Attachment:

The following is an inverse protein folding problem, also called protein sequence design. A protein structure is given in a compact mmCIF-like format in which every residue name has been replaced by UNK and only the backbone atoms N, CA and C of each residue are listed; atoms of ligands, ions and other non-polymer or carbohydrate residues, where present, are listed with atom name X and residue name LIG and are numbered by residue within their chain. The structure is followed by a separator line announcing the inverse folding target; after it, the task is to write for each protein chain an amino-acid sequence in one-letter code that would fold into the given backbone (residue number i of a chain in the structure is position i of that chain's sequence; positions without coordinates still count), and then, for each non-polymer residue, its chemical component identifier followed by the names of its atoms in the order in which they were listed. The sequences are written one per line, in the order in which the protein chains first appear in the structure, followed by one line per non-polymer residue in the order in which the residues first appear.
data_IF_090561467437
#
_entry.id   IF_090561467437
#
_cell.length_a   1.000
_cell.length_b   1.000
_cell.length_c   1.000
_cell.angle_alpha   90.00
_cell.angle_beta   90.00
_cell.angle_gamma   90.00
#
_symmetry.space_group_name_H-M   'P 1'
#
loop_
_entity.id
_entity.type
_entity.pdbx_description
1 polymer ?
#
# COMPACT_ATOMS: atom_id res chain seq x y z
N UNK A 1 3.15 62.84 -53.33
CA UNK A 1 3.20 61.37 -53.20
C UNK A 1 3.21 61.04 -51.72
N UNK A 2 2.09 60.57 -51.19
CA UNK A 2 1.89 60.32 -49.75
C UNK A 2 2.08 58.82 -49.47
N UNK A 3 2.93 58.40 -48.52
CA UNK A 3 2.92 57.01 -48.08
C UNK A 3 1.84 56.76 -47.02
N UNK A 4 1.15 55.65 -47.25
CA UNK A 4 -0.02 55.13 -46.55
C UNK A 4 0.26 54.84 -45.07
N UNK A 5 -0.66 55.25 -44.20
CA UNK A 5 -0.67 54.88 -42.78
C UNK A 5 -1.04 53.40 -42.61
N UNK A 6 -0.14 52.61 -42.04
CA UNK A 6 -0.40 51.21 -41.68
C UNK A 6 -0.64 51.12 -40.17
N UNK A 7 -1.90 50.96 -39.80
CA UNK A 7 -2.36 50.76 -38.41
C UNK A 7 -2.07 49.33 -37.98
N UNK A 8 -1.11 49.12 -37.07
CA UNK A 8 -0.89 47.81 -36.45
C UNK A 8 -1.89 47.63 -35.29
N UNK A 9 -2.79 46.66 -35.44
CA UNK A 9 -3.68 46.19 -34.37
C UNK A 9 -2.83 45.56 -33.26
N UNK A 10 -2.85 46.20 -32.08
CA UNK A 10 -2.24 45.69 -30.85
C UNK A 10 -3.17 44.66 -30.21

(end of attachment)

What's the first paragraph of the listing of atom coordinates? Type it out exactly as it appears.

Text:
The following is an inverse protein folding problem, also called protein sequence design. A protein structure is given in a compact mmCIF-like format in which every residue name has been replaced by UNK and only the backbone atoms N, CA and C of each residue are listed; atoms of ligands, ions and other non-polymer or carbohydrate residues, where present, are listed with atom name X and residue name LIG and are numbered by residue within their chain. The structure is followed by a separator line announcing the inverse folding target; after it, the task is to write for each protein chain an amino-acid sequence in one-letter code that would fold into the given backbone (residue number i of a chain in the structure is position i of that chain's sequence; positions without coordinates still count), and then, for each non-polymer residue, its chemical component identifier followed by the names of its atoms in the order in which they were listed. The sequences are written one per line, in the order in which the protein chains first appear in the structure, followed by one line per non-polymer residue in the order in which the residues first appear.